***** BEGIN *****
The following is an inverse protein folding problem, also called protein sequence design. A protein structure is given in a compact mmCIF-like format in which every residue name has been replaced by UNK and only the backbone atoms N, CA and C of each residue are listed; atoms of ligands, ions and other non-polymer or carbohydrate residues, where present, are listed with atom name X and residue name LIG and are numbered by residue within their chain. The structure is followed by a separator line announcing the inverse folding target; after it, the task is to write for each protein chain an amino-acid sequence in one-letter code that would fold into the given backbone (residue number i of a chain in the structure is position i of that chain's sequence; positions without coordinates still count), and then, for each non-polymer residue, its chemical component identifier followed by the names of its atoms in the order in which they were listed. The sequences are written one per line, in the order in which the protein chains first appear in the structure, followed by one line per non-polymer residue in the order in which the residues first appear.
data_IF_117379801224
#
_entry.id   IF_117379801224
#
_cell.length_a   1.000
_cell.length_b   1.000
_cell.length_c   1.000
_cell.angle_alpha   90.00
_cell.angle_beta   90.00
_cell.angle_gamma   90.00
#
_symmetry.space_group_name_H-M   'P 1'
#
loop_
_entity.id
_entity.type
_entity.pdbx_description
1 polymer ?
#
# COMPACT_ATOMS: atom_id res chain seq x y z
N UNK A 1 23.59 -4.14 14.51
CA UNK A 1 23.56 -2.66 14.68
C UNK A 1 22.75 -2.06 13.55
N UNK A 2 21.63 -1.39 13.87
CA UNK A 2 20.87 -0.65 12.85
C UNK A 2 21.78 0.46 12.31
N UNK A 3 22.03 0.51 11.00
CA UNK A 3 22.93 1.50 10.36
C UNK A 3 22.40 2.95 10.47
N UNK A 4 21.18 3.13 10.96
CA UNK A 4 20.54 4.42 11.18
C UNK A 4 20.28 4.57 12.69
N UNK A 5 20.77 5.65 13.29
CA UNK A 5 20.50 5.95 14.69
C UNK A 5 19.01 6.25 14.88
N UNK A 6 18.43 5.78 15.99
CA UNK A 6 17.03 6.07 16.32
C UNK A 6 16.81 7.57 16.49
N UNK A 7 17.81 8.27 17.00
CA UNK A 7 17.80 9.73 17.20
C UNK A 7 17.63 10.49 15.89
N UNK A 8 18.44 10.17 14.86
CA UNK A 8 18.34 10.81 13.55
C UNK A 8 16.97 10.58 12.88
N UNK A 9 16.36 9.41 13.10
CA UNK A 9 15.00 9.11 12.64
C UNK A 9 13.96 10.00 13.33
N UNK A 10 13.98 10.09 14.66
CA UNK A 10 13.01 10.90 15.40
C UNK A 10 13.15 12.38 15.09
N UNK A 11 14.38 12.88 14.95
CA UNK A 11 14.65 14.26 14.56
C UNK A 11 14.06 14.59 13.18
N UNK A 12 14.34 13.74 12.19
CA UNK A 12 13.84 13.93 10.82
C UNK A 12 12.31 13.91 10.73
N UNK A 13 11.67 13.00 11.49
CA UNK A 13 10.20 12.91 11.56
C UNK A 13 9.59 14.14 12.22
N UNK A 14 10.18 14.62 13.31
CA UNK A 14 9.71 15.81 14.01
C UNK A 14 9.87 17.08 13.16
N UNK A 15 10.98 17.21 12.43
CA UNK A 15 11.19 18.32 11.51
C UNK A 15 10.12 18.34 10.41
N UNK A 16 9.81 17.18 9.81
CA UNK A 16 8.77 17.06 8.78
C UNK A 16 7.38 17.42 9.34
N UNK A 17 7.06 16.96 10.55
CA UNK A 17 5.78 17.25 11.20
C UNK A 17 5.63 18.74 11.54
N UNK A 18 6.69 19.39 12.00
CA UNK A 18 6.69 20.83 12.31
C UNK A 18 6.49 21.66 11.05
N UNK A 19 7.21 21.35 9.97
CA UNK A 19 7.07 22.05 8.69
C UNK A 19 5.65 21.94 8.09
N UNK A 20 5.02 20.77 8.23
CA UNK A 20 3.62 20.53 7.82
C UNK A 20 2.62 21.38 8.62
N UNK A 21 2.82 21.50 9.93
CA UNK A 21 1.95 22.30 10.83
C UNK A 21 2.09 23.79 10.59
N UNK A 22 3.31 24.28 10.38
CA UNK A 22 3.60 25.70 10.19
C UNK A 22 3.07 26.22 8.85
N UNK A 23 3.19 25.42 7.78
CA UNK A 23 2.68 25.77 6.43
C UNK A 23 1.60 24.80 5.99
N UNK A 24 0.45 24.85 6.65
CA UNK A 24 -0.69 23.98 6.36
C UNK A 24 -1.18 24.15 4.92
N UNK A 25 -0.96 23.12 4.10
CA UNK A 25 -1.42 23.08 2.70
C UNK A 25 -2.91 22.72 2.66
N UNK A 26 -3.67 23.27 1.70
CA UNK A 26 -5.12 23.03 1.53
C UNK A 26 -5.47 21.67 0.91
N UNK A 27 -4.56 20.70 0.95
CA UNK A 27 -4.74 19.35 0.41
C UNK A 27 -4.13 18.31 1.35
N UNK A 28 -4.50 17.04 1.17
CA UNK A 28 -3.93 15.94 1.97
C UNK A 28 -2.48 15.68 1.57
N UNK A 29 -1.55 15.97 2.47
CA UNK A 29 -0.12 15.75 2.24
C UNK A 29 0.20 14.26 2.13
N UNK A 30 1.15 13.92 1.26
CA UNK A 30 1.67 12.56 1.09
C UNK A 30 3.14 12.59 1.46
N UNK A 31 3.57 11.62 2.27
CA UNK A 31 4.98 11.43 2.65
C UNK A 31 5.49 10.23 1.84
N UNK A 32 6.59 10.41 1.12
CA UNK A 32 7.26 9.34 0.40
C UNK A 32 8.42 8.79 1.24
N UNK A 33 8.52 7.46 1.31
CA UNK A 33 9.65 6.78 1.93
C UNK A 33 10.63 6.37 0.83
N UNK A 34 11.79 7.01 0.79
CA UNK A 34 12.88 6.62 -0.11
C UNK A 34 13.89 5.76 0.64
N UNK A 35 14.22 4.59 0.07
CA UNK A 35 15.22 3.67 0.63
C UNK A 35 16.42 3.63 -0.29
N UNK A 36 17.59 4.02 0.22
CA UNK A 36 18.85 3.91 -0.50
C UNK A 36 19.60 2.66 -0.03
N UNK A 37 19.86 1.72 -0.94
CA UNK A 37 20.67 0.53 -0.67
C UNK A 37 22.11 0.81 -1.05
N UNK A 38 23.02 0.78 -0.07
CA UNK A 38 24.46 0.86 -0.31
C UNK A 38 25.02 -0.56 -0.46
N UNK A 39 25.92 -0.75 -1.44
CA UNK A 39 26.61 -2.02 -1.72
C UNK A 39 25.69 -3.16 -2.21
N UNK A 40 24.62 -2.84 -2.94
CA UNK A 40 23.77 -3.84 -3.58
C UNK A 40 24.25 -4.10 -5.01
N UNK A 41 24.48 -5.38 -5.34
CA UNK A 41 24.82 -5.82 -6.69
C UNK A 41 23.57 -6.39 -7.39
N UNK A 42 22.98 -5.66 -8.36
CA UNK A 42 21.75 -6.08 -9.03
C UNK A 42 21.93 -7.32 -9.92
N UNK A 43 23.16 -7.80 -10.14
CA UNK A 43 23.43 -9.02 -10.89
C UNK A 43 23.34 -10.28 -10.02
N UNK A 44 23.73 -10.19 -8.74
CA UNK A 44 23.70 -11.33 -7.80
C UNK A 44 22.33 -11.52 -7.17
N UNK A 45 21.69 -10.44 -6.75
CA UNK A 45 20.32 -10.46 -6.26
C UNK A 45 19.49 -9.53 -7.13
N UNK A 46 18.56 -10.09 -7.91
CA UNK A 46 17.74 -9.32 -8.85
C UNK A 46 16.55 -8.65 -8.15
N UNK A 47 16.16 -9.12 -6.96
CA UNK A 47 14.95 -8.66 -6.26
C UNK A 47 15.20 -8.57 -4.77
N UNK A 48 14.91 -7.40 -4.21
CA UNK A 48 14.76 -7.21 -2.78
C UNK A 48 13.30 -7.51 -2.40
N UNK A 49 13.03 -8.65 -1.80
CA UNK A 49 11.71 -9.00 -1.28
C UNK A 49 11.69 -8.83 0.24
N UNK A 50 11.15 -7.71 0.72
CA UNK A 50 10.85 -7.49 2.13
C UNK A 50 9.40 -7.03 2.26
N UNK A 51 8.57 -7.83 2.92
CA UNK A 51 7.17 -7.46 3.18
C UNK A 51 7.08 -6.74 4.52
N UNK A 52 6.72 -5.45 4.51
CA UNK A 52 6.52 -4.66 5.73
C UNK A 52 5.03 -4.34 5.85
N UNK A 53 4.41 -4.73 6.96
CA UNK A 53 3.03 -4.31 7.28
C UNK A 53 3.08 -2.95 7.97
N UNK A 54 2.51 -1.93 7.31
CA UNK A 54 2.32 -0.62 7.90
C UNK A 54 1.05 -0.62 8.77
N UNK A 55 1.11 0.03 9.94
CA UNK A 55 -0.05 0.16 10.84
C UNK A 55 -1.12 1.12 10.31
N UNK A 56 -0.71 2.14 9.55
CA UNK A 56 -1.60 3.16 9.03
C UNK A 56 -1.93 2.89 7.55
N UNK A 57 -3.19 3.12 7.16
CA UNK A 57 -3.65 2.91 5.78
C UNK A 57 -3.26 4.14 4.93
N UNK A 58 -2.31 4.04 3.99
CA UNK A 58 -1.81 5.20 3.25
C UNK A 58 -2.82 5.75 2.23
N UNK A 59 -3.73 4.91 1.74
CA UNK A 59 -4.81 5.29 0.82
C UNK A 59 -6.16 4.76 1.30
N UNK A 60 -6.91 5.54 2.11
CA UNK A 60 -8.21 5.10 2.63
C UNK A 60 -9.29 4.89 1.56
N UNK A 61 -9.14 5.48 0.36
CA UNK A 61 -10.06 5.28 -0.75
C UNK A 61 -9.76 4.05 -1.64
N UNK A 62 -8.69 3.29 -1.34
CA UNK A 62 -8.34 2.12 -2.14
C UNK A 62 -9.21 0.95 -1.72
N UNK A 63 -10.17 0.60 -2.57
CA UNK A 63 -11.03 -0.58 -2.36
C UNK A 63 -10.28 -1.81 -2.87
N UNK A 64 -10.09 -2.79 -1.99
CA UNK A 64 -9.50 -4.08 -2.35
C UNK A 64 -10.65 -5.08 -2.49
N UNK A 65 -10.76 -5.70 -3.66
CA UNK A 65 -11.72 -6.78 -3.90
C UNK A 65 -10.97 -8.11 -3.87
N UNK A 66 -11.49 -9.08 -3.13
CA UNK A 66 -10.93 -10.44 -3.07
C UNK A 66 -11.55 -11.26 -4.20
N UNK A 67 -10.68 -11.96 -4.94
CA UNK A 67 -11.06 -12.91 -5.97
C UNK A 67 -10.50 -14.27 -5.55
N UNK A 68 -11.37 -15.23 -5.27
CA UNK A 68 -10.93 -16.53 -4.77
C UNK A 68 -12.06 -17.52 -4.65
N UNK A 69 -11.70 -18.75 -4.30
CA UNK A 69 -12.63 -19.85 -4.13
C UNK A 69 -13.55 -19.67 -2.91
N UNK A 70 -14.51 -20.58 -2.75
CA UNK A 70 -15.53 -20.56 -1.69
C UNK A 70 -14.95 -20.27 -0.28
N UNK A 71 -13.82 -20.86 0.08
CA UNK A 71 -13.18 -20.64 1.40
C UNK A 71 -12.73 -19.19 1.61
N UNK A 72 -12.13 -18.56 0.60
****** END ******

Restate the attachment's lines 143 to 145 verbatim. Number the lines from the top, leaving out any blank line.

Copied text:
CA UNK A 41 24.82 -5.82 -6.69
C UNK A 41 23.57 -6.39 -7.39
N UNK A 42 22.98 -5.66 -8.36